Celebration of ‘Chin National Day’ Banned in Chin State
18 February 2011: The military-turned-civilian authorities have banned using a banner that reads ‘Chin National Day’ for its official celebration on 20 February in Chin State, Burma, Chinland Guardian‘s sources revealed.
Instead, the Chin communities organising their National Day event this year are forced to put up a poster of ‘Chin State Day’ for celebrating the historic day in most cities and towns including Hakha, the capital of Chin State.
A Hakha local who participates in preparing the celebration said: “We have no choice but to follow the orders as we are told if we would like to have the celebration. As far as I could remember, it’s happened like this at least for the past three consecutive years.”
When asked the differences between the two days, veteran Chin Politician Pu Lian Uk told Chinland Guardian that Chin State Day is to derive from January 3rd or 4th on which the Chin territory was designated and proclaimed as Chin State in 1974 due to the constant demand of the Chin people to have a self-governing territory as a constituent State of the Union of Burma (UB).
The US-based elected MP of the 1990 General Election in Burma also remarked: “It is an insult to the Chin people and contempt of Panglong Agreement and the principles of democracy.”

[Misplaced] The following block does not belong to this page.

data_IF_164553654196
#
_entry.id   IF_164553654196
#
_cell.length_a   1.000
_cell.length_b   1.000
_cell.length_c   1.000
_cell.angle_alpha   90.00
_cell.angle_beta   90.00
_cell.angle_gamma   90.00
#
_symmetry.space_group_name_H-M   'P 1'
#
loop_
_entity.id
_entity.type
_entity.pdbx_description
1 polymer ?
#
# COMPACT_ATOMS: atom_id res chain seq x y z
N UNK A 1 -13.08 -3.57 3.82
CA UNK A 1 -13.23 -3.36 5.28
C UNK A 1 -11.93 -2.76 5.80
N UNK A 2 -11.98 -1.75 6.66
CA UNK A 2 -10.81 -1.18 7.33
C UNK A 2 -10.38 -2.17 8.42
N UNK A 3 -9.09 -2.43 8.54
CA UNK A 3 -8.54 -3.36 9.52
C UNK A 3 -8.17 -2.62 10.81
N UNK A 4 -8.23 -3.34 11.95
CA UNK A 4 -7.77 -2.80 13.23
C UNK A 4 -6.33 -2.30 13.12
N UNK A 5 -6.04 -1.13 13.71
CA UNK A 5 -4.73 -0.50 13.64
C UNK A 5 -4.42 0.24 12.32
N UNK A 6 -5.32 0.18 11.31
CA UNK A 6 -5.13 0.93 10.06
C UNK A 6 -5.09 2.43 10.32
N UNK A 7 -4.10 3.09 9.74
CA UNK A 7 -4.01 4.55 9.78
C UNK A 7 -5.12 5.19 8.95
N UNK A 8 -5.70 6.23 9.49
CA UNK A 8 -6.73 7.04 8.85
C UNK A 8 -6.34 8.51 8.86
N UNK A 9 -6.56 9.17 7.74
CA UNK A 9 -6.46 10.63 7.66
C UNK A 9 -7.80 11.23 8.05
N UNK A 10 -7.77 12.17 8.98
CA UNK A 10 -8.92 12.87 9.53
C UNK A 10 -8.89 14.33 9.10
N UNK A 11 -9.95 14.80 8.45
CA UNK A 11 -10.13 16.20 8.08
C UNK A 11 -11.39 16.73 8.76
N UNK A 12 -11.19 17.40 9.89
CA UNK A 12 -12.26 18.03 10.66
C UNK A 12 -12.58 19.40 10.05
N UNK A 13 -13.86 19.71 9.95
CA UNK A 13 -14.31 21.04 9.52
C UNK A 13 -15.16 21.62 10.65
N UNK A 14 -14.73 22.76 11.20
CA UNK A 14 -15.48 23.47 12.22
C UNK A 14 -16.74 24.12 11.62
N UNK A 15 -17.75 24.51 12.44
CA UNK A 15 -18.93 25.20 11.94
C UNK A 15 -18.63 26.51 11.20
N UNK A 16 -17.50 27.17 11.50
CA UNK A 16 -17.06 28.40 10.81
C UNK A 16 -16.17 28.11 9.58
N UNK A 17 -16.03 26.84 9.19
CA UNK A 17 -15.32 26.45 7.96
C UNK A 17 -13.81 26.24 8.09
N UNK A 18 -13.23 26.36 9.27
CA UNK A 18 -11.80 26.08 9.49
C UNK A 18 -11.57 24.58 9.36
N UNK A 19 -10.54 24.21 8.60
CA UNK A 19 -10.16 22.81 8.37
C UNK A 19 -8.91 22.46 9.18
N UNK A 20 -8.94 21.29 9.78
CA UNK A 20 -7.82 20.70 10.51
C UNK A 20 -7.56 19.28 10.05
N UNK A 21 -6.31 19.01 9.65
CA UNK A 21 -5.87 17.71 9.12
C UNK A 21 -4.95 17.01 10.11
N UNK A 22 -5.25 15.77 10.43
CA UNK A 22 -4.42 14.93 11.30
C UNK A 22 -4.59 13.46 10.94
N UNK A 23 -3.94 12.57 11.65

In other places including Tahan and Kalay Myo of Sagaing Division in Burma, Chin communities were claimed to have used ‘Chin Cultural Festival’ in attempts to avoid flagging ‘Chin State Day’ during their celebrations.
February 20, 2011 marks the 63rd anniversary of Chin National Day, which Chin communities outside Burma are to celebrate freely with a variety of Chin traditional rituals and performances in their respective residing cities and towns.
Chin political activist Salai Kipp Kho Lian said: “We abolished the ancient autocratic system of Chinland on the 20th February 1948 at a mass conference in Falam right after the Union of Burma gained Independence. In that sense, 20th February is marked as the day the political power in Chinland was handed over from autocratic rulers to the Chin people – the day the Chin people first enjoyed true freedom and democracy.”
The first Chin National Day was held on 20 February 1951 in Mindat Town of Chin State where U Nu, the then Prime Minister of Burma and other ethnic ministers attended the official ceremony.
The question still remains unclear how the newly appointed civilian government of Chin State will address this issue which has been going on against the will of the Chin people under the previous military rules in Burma.
Van Biak Thang